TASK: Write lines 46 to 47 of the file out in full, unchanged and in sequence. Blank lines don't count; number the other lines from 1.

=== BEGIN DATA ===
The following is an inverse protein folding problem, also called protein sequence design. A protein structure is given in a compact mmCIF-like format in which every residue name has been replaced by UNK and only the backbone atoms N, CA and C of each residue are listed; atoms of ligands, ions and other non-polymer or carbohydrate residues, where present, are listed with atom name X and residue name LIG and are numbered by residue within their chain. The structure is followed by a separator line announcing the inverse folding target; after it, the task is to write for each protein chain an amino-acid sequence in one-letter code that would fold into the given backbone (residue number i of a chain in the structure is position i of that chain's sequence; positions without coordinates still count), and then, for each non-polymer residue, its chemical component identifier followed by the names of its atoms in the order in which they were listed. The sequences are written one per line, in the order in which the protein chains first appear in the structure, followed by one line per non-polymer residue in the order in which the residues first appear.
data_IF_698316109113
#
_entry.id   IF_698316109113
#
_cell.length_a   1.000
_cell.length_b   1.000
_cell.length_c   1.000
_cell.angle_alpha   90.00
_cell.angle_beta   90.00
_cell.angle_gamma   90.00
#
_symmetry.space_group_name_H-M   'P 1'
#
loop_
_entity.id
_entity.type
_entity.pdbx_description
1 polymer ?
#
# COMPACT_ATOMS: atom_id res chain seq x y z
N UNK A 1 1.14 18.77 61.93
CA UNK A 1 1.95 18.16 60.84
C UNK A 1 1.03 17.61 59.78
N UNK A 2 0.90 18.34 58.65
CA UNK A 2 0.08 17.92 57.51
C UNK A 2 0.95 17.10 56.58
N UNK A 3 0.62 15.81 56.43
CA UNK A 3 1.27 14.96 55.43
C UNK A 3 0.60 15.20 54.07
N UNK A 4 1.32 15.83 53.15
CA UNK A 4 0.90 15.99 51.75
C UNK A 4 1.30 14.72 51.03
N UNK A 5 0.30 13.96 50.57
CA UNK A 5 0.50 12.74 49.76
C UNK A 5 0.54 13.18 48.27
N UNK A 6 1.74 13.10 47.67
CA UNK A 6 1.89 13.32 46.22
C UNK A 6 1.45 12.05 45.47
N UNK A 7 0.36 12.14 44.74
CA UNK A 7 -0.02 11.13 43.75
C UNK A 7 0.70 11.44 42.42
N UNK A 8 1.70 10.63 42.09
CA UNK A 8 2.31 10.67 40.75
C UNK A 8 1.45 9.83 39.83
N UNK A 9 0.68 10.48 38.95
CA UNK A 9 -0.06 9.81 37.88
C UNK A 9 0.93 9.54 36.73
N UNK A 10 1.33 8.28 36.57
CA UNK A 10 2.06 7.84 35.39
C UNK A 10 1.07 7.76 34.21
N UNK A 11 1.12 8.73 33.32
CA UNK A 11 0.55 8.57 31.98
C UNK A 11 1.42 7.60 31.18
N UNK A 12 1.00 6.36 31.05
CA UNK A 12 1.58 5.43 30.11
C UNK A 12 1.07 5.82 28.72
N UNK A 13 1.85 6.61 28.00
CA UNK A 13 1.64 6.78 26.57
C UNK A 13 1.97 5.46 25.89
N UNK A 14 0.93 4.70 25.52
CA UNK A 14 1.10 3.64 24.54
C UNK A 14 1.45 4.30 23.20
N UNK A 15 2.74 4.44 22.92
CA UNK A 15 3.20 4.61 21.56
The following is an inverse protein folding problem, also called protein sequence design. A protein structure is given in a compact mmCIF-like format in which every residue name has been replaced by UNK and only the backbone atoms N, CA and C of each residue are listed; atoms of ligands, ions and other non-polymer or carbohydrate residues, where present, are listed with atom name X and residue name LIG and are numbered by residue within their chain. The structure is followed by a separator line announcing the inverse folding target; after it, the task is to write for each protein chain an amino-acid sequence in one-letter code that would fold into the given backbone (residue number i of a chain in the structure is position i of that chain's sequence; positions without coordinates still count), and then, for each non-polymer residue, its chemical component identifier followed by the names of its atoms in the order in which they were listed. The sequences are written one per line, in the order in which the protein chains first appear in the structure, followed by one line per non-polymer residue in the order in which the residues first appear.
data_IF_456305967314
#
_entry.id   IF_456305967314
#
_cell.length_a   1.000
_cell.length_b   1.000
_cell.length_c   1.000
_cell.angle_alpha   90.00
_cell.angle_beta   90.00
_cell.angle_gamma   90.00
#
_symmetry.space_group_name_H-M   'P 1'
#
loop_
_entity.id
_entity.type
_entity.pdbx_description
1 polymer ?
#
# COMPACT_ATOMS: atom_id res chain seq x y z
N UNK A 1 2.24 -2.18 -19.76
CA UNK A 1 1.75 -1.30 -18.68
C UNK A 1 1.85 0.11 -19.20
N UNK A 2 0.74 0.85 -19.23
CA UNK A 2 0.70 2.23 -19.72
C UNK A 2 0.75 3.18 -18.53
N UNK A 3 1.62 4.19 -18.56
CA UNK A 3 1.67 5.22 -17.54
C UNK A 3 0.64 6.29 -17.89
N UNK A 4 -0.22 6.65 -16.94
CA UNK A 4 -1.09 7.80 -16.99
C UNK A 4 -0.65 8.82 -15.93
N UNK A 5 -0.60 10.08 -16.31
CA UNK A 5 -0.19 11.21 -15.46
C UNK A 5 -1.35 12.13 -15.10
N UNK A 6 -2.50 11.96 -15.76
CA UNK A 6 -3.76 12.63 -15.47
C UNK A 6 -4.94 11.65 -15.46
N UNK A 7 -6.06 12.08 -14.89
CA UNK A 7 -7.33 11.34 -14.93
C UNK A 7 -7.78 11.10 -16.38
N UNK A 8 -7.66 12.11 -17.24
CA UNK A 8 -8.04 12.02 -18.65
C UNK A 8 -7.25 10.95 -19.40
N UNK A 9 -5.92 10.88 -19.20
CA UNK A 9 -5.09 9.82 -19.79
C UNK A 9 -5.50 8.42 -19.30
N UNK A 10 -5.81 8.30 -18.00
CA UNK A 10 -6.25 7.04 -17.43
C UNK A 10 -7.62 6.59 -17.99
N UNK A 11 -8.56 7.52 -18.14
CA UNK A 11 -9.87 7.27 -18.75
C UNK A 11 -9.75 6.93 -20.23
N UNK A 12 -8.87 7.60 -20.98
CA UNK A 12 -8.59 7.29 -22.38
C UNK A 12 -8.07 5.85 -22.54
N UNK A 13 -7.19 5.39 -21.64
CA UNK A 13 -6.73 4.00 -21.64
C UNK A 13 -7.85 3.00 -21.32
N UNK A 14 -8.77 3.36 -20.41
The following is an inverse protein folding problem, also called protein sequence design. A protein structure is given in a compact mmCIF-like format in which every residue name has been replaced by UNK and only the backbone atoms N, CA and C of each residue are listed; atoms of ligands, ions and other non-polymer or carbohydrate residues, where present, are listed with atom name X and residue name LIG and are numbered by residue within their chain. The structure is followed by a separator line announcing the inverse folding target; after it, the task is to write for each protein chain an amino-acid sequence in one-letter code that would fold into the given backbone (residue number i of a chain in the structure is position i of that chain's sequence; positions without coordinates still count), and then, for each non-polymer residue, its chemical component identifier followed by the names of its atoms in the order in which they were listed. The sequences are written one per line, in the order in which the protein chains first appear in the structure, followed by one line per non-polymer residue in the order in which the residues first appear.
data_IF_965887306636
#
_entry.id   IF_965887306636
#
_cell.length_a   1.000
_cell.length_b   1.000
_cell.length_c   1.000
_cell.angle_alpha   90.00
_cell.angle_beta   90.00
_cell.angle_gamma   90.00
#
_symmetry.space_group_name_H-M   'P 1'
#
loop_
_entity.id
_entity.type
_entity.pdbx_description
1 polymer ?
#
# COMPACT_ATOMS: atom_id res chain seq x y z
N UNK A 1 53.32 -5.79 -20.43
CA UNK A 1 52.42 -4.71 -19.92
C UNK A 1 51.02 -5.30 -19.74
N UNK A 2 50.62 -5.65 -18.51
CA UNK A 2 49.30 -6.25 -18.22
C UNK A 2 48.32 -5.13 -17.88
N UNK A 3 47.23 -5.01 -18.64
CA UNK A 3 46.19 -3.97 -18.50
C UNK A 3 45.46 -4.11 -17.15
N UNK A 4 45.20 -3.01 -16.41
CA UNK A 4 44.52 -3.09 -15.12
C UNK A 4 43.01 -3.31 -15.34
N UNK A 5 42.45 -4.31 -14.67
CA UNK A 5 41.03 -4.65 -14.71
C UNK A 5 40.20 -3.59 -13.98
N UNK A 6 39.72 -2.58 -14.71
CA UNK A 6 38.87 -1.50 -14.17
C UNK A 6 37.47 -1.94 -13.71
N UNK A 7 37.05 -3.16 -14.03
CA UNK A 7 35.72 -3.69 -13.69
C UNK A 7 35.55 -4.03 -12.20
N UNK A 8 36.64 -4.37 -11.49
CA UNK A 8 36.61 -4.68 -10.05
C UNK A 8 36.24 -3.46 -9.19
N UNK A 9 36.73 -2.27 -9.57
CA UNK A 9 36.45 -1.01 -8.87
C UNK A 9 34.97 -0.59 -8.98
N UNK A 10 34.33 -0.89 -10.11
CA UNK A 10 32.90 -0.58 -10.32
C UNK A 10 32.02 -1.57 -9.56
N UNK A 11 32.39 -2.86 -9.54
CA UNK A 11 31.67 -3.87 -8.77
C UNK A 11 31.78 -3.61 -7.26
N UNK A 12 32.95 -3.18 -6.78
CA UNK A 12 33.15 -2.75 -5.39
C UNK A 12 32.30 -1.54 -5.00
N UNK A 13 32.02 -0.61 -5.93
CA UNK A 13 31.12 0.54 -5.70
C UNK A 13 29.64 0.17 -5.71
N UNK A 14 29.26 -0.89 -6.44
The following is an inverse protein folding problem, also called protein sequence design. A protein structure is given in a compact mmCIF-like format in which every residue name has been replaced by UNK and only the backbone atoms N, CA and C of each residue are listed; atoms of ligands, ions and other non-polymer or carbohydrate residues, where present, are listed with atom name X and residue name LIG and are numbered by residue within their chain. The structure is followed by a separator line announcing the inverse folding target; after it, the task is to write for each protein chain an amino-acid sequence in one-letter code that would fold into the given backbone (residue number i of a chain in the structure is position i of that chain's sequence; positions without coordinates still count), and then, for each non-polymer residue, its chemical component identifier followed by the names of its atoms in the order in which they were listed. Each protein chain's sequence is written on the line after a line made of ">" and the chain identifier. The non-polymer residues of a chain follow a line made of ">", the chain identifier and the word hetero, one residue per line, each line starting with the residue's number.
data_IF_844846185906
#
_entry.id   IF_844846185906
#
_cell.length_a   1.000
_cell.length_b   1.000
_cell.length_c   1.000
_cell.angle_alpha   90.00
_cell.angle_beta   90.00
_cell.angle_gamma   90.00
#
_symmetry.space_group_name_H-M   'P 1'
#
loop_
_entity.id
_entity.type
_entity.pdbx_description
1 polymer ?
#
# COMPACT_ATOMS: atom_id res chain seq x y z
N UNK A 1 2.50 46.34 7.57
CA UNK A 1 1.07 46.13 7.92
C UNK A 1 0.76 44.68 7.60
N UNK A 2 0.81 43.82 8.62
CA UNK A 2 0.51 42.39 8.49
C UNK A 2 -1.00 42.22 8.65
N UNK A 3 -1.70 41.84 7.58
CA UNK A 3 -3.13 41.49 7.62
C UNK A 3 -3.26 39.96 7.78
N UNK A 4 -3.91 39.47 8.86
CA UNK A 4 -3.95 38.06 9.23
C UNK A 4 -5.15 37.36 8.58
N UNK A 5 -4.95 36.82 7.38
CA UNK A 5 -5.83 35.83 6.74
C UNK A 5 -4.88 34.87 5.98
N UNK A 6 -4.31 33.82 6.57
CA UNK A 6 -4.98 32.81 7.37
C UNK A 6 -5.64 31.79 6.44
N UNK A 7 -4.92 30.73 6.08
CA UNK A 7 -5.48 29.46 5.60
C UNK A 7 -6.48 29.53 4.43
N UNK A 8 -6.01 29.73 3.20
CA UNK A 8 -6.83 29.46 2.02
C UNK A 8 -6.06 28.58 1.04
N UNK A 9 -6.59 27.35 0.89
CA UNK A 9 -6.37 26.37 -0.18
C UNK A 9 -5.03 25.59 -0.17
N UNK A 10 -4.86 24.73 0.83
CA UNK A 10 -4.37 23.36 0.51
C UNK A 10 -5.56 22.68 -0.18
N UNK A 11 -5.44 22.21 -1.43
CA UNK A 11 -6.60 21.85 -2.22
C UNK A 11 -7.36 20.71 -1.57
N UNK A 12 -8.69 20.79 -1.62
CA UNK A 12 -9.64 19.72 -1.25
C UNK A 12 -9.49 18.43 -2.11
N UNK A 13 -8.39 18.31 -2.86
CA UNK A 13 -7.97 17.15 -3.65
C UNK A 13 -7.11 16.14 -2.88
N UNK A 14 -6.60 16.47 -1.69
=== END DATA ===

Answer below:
N UNK A 9 0.68 10.48 38.95
CA UNK A 9 -0.06 9.81 37.88